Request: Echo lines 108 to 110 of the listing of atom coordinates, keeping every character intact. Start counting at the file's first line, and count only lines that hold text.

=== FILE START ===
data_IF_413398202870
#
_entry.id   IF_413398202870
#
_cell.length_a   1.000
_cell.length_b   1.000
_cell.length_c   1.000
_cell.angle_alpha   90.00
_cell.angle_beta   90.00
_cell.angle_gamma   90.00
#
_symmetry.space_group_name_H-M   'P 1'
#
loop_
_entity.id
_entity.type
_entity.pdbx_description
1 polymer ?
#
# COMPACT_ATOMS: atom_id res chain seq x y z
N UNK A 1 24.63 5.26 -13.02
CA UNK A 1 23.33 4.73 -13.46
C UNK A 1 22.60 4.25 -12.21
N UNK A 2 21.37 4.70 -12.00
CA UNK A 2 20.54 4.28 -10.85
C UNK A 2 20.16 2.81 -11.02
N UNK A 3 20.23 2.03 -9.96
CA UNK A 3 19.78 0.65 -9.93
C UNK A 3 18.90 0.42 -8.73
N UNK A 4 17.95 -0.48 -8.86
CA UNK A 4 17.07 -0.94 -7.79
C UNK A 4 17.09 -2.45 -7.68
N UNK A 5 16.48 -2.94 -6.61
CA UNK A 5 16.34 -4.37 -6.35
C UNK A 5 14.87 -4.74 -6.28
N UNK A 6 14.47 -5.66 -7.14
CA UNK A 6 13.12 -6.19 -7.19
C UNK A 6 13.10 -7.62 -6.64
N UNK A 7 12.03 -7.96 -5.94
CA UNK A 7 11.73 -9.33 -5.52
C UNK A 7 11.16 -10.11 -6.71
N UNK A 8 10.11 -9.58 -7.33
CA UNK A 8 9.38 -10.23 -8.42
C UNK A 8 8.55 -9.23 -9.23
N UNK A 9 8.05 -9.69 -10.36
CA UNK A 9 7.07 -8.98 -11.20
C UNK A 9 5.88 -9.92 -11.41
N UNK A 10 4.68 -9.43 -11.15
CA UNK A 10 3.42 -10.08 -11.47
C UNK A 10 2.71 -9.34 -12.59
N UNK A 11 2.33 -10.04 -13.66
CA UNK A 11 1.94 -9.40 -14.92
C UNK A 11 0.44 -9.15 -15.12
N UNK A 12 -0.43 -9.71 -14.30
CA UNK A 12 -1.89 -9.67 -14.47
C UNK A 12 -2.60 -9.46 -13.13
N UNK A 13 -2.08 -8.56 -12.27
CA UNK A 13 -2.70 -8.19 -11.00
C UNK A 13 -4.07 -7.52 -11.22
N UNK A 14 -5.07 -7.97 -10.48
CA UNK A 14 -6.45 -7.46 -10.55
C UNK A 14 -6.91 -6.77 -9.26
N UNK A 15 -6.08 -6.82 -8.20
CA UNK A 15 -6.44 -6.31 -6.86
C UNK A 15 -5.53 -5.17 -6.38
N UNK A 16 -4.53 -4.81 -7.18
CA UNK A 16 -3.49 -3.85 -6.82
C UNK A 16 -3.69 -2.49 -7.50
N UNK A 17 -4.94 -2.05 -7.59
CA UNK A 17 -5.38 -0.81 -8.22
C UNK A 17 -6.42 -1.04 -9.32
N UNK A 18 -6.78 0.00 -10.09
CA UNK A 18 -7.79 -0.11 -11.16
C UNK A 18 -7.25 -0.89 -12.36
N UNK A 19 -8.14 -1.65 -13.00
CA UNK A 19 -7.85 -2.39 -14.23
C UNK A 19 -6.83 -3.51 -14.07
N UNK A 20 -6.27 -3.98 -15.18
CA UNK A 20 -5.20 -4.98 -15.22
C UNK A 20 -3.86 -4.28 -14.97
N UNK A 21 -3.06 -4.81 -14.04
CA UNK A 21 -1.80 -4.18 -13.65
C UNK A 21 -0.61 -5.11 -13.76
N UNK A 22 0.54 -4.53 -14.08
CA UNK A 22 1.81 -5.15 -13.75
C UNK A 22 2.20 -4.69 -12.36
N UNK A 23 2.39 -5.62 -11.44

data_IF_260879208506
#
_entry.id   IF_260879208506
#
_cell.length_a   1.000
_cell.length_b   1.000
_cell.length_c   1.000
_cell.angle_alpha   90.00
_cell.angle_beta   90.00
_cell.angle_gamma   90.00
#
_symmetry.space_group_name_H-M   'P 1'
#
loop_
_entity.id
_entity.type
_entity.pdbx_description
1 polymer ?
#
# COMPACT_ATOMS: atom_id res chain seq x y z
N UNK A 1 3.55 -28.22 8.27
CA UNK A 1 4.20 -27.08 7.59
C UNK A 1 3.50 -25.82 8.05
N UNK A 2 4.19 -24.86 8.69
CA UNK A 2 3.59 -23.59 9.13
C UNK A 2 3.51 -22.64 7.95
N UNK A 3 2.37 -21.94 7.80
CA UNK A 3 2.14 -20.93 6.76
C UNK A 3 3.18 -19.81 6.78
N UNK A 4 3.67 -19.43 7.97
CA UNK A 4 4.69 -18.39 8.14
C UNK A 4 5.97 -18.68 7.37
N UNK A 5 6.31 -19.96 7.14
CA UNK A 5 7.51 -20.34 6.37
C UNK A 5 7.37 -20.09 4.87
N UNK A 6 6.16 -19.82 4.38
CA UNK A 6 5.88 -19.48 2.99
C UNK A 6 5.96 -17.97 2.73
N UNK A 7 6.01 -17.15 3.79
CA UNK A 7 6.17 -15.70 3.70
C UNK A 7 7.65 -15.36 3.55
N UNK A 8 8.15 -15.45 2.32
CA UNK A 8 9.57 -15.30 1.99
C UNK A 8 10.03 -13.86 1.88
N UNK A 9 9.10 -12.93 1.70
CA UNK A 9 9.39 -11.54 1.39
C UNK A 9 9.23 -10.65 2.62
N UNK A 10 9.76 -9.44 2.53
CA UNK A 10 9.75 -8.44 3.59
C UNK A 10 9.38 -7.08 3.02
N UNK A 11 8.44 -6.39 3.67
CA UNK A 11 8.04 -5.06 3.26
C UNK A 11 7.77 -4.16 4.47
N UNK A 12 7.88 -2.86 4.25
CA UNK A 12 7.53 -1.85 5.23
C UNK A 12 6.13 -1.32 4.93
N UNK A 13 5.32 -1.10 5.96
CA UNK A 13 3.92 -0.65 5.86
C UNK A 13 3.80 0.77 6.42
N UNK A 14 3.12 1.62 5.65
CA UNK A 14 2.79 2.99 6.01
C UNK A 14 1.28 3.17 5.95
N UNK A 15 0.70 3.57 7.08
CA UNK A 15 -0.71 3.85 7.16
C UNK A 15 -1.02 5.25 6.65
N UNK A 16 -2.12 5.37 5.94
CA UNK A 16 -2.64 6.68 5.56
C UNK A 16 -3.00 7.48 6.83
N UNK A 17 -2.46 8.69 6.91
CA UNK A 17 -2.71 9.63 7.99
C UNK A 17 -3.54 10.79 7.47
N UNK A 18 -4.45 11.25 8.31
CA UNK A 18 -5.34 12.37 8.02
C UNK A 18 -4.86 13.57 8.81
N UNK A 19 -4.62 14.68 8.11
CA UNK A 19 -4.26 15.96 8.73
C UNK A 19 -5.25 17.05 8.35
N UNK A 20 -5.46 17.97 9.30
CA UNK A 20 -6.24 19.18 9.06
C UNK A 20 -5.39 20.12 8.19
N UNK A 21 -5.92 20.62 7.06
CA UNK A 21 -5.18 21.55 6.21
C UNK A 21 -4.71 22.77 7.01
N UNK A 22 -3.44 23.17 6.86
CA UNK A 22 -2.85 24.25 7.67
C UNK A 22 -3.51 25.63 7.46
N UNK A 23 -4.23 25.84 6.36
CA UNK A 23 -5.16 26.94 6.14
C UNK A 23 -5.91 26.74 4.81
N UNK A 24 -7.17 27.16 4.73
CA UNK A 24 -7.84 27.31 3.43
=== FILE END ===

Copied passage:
N UNK A 1 3.55 -28.22 8.27
CA UNK A 1 4.20 -27.08 7.59
C UNK A 1 3.50 -25.82 8.05